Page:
We all know how to tell a story. But just because anthropologists say Homo sapiens (Latin: wise man—but that’s debatable given the state of our planet) are storytelling apes, doesn’t mean we know how to transfer a story to paper. An articulate person with a mellifluous voice can make a good story sound great. But once we put pen to paper, we must follow the rules of the craft.
Creative writers are allowed some license to tweak and reshape the content to convey a meaning, but we need to learn the rules and correct use of grammar before we get the badge allowing us to modify those rules. If you don’t have a solid understanding of grammar, take a class or do some studying on your own. Nothing will kill a story faster than poor grammar or punctuation.
Use the KISS principle—Keep It Simple, Stupid.
Examine each sentence with the diligence of a hobo sifting through a garbage can. If a paragraph uses five words, cut it down to two or three. If you’ve taken half a page to convey an image, cut it down to ten or fifteen words. If absolutely necessary, you can add a few more words later.
Read a section aloud. Do you trip over words? Or did you use rhymes or alliteration that draws the reader’s attention away from the story?
Then ask someone to read it aloud to you. If he stumbles or has to read a section again, there’s probably a problem with how a sentence or paragraph was constructed. Then listen carefully to how he reads it and take note. People often, subconsciously, translate written words from how they are written to how they are said comfortably or smoothly.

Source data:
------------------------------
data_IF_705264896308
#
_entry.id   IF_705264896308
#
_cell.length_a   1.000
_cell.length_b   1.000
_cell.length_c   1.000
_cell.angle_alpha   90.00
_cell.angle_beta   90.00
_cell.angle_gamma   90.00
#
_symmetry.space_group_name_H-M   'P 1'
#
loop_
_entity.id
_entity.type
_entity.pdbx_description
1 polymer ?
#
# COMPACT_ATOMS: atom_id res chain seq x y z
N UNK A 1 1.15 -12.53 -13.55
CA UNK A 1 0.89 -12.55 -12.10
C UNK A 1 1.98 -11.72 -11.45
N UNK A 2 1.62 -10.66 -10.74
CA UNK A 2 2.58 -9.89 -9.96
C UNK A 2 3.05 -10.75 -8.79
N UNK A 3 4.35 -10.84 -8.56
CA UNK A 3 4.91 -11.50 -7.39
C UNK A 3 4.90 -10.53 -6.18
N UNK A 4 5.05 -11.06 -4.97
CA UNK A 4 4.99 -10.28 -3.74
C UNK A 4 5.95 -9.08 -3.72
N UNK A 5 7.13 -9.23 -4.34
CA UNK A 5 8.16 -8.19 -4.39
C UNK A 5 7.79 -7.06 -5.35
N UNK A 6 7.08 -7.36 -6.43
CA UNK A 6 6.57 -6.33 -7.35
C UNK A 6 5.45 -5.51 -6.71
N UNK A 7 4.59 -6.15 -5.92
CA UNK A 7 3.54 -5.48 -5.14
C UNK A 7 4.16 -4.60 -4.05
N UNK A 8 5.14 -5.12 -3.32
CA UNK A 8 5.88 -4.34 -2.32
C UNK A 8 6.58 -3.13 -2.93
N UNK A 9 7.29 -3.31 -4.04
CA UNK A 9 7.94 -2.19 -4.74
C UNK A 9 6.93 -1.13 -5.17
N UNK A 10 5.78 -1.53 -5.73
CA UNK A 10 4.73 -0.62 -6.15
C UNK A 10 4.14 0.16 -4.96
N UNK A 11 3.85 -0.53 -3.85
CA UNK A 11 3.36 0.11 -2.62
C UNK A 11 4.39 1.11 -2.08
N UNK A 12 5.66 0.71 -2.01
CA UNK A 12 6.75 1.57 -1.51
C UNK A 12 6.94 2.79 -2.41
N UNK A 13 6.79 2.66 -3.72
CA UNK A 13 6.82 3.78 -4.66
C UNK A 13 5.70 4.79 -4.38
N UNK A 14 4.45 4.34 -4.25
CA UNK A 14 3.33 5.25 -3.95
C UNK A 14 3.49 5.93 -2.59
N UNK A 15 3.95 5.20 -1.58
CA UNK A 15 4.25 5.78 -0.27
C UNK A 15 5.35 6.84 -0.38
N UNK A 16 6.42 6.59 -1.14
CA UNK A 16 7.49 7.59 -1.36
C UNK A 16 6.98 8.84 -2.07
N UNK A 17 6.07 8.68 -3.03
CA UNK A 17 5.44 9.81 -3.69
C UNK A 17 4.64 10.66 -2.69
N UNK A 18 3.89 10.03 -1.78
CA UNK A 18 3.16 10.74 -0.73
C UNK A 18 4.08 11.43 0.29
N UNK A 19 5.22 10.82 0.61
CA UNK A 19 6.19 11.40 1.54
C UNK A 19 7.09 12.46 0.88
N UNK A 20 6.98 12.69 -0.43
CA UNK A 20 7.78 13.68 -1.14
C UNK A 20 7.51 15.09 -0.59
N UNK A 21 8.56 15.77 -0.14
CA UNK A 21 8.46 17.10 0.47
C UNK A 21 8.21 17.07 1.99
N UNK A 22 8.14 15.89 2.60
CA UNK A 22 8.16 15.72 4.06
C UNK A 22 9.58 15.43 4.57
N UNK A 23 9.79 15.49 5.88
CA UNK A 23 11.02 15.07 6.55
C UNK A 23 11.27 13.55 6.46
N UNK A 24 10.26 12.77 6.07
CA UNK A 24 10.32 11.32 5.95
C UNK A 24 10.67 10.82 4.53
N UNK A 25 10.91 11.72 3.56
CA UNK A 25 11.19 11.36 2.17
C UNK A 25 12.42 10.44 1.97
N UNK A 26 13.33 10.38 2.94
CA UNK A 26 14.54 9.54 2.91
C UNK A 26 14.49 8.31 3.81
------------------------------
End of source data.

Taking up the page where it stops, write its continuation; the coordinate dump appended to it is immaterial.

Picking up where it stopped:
Examine every sentence in this manner. If even one sentence doesn’t pass muster, the whole scene could fall flat.
Words should be chosen because they express a meaning, not because they impress readers. Readers don’t care that you spent hours going through a thesaurus looking for the most impressive word to show how literate you are. Individual words should never draw attention to themselves or be more important than the story. Your reader JUST WANTS A STORY that doesn’t require a dictionary to decipher the words used to tell it.
Make every word count, and I mean EVERY word. There is no such thing as, “Oh, that will do.” Edit and edit again, making sure you’ve said what needs to be said using the exact right words to say it.
When conveying an emotion, again, brevity is the key.
His eyebrows dipped, and his eyes flashed as his mouth tightened to a hard line.
We get it. He’s angry.
His mouth tightened or His eyes flashed or He glared will convey the same message and we’ve cut our description from fifteen words to two or three. It may not sound as impressive, but that’s where creativity comes in. Find your own way to say it using as few words as possible.
Conjunctions are invisible words, but even those can exhaust a reader.
The old man walked along the road, and every step seemed to jar his body, and he was also weary to the depths of his disturbed soul as his rheumy eyes shifted back and forth across the verge.
Shoulders slumped, the old man shuffled along the road, his rheumy eyes searching the verge.
Let your writing speak for itself. If the old man’s shoulders are slumped, then he’s despondent. Shuffling indicates possible pain or weariness. It’s not that difficult to cut this sentence from thirty-eight words to fifteen—and we could even dump “his” if we wanted.
Edit. Then edit again and again. Eliminate as many unnecessary words as possible, especially the easy ones like “that” and “had.”
Test yourself—pick any paragraph from your manuscript, count the words, then see how many you can remove and still convey your meaning. Go one step further and take out all the adjectives and adverbs. Then put one or two back. In other words, slim the paragraph to an anorexic state, then fatten it slightly to perfection.
Verbose means using more words than needed to express something. Don’t let your precious story suffer from verbosity.
Remember, we have professional editors on staff who can help you recover from a severe case of verbosity. It’s what we do.